I did this first at Canoe but it’s appeared all over the place at our restaurants. It’s a family recipe from my mom’s side. And yes, it’s canned creamed corn… I don’t know why but it just works. It’s best on the griddle.
The old saw that eating healthy food costs more than eating processed or fast food has been officially debunked.
If you don’t believe the hype, the proof is in the chia pudding according to this recent study from the U.K’s Institute of Economic Affairs. Christopher Snowdon’s March 2017 paper titled “Cheap As Chips: Is A Healthy Diet Affordable?” found that nutrient-rich fruits, vegetables and grains can be purchased at a cost of less than $3.29 per kilogram. In comparison, using prices based on two leading British supermarket chains in November 2016, less healthy products (frozen dinners, chocolate bars, potato chips and bacon) cost more than $4.93 per kilogram.
Most of us believe that healthy eating is relatively expensive and that ‘junk food’ is relatively cheap. This has led to the assumption that poor diets and obesity are a direct result of economic deprivation. The notion that there is a forced marriage between poor eating habits and low income is simply not true.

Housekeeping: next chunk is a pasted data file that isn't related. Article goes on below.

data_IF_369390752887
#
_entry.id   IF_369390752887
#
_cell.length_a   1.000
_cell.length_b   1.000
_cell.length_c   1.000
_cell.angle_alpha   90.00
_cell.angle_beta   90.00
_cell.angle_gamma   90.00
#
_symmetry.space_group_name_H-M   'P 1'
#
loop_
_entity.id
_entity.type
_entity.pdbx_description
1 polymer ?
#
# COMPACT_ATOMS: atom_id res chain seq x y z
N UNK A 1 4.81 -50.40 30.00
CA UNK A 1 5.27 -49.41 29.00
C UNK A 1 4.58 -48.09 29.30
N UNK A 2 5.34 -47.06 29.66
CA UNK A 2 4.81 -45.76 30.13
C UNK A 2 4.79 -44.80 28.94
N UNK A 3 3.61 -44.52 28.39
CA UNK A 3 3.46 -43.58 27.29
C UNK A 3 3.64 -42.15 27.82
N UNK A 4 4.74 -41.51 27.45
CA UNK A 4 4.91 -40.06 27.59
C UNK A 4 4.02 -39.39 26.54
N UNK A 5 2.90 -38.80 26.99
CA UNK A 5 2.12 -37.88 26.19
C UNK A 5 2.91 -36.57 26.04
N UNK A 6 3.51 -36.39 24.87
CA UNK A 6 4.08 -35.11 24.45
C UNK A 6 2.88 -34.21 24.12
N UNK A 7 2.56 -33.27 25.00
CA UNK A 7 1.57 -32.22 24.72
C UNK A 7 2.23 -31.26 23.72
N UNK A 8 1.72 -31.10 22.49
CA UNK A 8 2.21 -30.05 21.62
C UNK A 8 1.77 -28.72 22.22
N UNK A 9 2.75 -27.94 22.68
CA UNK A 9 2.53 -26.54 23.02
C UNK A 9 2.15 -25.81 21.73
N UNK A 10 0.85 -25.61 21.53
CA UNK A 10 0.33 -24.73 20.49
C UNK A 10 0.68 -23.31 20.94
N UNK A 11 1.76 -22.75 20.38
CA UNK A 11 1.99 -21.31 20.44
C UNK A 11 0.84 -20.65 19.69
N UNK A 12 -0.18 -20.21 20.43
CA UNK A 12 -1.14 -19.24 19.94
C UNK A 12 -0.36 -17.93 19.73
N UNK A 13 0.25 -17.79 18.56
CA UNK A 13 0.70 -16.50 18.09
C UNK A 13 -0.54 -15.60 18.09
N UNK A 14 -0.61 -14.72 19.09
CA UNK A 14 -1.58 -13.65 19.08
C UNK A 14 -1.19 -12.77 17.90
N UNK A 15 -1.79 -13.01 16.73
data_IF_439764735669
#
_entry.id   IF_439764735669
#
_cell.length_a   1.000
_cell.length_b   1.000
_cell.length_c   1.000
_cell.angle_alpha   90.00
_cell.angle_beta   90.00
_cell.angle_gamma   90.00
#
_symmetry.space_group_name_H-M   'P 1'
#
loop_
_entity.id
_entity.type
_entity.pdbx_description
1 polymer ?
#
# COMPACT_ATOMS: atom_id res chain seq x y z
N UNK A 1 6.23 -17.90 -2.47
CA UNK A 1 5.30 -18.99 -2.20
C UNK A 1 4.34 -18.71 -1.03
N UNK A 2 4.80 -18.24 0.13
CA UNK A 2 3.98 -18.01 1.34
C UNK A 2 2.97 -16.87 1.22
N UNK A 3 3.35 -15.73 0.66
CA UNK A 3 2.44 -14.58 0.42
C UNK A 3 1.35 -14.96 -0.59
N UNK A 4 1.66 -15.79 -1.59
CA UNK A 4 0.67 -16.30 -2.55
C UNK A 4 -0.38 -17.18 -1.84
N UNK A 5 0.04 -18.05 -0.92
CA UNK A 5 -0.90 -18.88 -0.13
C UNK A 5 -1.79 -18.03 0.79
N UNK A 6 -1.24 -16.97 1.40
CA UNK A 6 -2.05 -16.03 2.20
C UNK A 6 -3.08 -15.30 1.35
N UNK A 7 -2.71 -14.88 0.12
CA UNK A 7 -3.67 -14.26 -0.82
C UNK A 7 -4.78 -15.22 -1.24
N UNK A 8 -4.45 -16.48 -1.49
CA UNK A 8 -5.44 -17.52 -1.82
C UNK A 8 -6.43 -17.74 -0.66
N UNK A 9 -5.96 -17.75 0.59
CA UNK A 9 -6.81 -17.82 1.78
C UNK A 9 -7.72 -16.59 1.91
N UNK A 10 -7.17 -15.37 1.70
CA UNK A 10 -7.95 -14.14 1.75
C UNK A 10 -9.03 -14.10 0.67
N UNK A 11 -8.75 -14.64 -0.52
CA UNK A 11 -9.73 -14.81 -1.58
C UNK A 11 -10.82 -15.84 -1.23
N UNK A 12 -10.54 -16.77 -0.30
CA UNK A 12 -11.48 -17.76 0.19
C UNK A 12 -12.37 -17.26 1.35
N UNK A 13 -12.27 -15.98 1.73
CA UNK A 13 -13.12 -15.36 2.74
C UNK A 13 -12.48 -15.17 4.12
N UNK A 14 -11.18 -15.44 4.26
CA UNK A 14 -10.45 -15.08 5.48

“The reason I think people are not eating as much fruit and veg as they should has little to do with prices,” he said. “It’s down to not having the right cooking skills, and not having the time.”
Sadly, when it comes to meat, poultry and seafood, the same rules do not apply. White meat, fattier cuts and processed meat showed to be less costly than red meat, lean cuts and fresh fillets. A visit to any market in Canada would likely present the same findings.
Snowden believes that our unhealthy diets are the result of us shopping with our taste buds instead of our wallets. Which means that the question isn’t really “Is a healthy diet affordable?” but “Can I afford not to eat healthily?”